Does it make a difference? Yes. For example, SAMHSA agreed with Netsmart’s position and chose not to adopt more stringent “From Whom” provisions in the Final Rule. Put simply, this allows for disclosure to and among the participants in an intermediary, such as an HIE, ACO, Health Home or other care coordination entity. Retaining the existing “From Whom” regulations allows for multi-party bi-directional consent to facilitate the exchange of a patient’s information among multiple treating providers. It also allows for re-disclosure between and among treating providers in a care coordination entity.
To achieve true coordinated, “whole-person” care, the ultimate goal of consent should be that any person – whether suffering from mental illness, diabetes, a SUD or multiple co-occurring conditions – be able to share his or her health data with their healthcare providers, utilizing today’s technology, with equal simplicity, regardless of their diagnosis, if they so desire. If someone does not wish to do so, they should have the clear option to either opt-out or choose not to opt-in to sharing that information.
We’ll continue to engage on this issue on behalf of our clients…and theirs…both in the regulatory arena and for statutory changes by Congress.
Provider perspectives and conversations with your legislators can make a difference. Visit www.ntst.com/legislation for more information. To lend your voice to our key policy advocacy efforts, contact Dave Kishler, Director, Industry Relations at email@example.com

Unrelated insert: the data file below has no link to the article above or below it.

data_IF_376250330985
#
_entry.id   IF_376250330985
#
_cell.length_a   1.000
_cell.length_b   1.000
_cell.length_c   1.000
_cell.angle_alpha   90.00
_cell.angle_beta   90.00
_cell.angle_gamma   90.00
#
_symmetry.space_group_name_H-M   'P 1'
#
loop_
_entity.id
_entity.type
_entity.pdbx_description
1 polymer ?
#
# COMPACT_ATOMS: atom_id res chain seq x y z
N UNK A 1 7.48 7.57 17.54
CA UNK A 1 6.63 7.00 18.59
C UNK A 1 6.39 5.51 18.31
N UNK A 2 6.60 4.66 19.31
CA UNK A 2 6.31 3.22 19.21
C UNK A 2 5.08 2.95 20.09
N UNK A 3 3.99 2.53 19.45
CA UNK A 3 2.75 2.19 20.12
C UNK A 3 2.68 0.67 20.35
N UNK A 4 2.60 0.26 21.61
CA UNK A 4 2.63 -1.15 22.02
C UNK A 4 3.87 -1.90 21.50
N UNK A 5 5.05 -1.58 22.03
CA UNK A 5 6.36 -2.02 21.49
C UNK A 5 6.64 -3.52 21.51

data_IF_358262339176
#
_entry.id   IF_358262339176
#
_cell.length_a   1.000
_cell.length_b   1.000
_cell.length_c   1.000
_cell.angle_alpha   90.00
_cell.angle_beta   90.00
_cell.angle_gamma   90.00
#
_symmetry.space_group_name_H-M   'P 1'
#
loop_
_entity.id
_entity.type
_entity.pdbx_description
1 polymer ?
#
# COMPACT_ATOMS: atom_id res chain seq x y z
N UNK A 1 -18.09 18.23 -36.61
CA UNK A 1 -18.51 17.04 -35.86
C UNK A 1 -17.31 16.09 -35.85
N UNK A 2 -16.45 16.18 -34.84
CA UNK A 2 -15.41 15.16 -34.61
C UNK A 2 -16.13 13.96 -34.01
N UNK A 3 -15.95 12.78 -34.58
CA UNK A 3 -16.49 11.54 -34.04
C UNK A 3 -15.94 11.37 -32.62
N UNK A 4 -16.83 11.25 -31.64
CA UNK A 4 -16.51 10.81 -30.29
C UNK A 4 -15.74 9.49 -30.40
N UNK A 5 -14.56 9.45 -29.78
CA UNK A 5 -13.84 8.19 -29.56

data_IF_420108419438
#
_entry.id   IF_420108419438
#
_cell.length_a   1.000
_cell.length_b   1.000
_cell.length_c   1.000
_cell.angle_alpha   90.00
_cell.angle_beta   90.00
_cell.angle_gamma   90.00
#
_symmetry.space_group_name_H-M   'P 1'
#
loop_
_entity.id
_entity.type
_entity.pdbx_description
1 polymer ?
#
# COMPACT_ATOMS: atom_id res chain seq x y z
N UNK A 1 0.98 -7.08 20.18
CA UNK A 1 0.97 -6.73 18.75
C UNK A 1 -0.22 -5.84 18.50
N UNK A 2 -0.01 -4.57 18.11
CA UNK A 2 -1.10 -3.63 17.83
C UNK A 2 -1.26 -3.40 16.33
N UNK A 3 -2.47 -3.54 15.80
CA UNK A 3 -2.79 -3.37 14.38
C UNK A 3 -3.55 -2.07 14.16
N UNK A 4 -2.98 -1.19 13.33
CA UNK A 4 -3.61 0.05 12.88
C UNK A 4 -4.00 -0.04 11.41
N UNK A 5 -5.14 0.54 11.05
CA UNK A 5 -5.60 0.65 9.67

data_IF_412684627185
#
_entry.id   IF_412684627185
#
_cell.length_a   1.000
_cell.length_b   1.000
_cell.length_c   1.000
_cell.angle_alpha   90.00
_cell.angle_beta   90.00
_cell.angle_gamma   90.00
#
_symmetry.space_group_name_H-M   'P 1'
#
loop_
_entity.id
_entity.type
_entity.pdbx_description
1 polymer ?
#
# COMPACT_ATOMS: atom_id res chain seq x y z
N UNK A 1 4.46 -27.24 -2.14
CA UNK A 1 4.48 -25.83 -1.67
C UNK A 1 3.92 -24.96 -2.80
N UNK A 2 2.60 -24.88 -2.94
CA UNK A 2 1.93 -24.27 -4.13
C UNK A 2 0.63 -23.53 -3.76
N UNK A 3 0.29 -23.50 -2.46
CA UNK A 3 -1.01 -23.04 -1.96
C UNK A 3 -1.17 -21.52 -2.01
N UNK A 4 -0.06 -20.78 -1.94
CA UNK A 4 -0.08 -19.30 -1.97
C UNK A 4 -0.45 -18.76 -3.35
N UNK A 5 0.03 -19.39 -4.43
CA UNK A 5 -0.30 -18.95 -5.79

Using EHRs to Increase Employee Satisfaction and Retention
Monday, February 27 | Thought Leadership,EHR Solutions and Operations,Human Services
Historically, EHRs weren’t designed to improve care. Instead, much of their focus was on solving non-clinical problems, like how to bill for services or provide management reports. But more recent advances in technology are reshaping how users interact with these systems to provide better care with ease and efficiency. This can benefit your workforce at all levels and functions –– saving time, preventing burnout and increasing job satisfaction.More
Thursday, February 23 | Thought Leadership,Human Services,EHR Solutions and Operations
The pandemic may be over, but virtual healthcare is here to stay. Our industry is becoming more telehealth focused, and that's good news for you. In this recap of a previous webinar, you'll learn how integrated telehealth can increase efficiency, boost staff retention and improve your bottom line.More
Wednesday, February 01 | Human Services,EHR Solutions and Operations,Interoperability,Value-based Care
Netsmart was proud to be part of the recent AHCA Population Health Summit in Washington, D.C. featuring presentations from multiple Netsmart clients and experts including Mark McClelland, MD, PhD, former administrator of the Centers for Medicaid and Medicare (CMS); and Ellen Lukins, deputy director of the CMS Innovation Center. If you were not able to attend, here are four takeaways based on the many excellent presentations and our discussions about the challenges of value-based care with long-term care executives and leaders.More